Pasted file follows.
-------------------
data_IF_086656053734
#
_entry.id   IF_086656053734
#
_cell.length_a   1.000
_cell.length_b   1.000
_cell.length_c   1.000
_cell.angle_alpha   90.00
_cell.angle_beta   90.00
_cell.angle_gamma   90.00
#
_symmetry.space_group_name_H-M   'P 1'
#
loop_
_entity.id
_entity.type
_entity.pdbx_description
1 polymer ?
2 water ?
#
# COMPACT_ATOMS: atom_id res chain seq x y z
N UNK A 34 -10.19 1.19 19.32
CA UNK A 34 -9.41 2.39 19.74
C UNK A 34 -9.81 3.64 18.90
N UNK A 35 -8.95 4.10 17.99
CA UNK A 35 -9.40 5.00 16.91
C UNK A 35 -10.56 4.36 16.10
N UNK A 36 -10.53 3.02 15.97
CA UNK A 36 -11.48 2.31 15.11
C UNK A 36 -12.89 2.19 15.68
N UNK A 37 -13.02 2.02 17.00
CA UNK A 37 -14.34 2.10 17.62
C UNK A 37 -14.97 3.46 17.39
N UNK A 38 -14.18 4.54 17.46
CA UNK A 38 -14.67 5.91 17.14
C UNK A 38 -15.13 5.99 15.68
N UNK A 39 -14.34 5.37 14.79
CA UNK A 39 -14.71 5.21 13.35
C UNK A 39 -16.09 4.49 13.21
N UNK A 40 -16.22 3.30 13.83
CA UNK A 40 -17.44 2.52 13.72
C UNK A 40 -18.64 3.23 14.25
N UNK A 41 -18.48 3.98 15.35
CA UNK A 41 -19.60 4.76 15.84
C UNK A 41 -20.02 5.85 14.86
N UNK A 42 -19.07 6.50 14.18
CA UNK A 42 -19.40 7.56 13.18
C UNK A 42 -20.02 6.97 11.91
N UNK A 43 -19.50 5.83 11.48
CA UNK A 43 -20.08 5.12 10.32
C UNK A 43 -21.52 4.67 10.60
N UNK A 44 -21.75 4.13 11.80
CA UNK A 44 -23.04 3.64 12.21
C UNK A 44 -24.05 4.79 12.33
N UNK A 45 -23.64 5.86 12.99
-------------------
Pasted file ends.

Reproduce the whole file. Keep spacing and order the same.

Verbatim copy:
data_IF_086656053734
#
_entry.id   IF_086656053734
#
_cell.length_a   1.000
_cell.length_b   1.000
_cell.length_c   1.000
_cell.angle_alpha   90.00
_cell.angle_beta   90.00
_cell.angle_gamma   90.00
#
_symmetry.space_group_name_H-M   'P 1'
#
loop_
_entity.id
_entity.type
_entity.pdbx_description
1 polymer ?
2 water ?
#
# COMPACT_ATOMS: atom_id res chain seq x y z
N UNK A 34 -10.19 1.19 19.32
CA UNK A 34 -9.41 2.39 19.74
C UNK A 34 -9.81 3.64 18.90
N UNK A 35 -8.95 4.10 17.99
CA UNK A 35 -9.40 5.00 16.91
C UNK A 35 -10.56 4.36 16.10
N UNK A 36 -10.53 3.02 15.97
CA UNK A 36 -11.48 2.31 15.11
C UNK A 36 -12.89 2.19 15.68
N UNK A 37 -13.02 2.02 17.00
CA UNK A 37 -14.34 2.10 17.62
C UNK A 37 -14.97 3.46 17.39
N UNK A 38 -14.18 4.54 17.46
CA UNK A 38 -14.67 5.91 17.14
C UNK A 38 -15.13 5.99 15.68
N UNK A 39 -14.34 5.37 14.79
CA UNK A 39 -14.71 5.21 13.35
C UNK A 39 -16.09 4.49 13.21
N UNK A 40 -16.22 3.30 13.83
CA UNK A 40 -17.44 2.52 13.72
C UNK A 40 -18.64 3.23 14.25
N UNK A 41 -18.48 3.98 15.35
CA UNK A 41 -19.60 4.76 15.84
C UNK A 41 -20.02 5.85 14.86
N UNK A 42 -19.07 6.50 14.18
CA UNK A 42 -19.40 7.56 13.18
C UNK A 42 -20.02 6.97 11.91
N UNK A 43 -19.50 5.83 11.48
CA UNK A 43 -20.08 5.12 10.32
C UNK A 43 -21.52 4.67 10.60
N UNK A 44 -21.75 4.13 11.80
CA UNK A 44 -23.04 3.64 12.21
C UNK A 44 -24.05 4.79 12.33
N UNK A 45 -23.64 5.86 12.99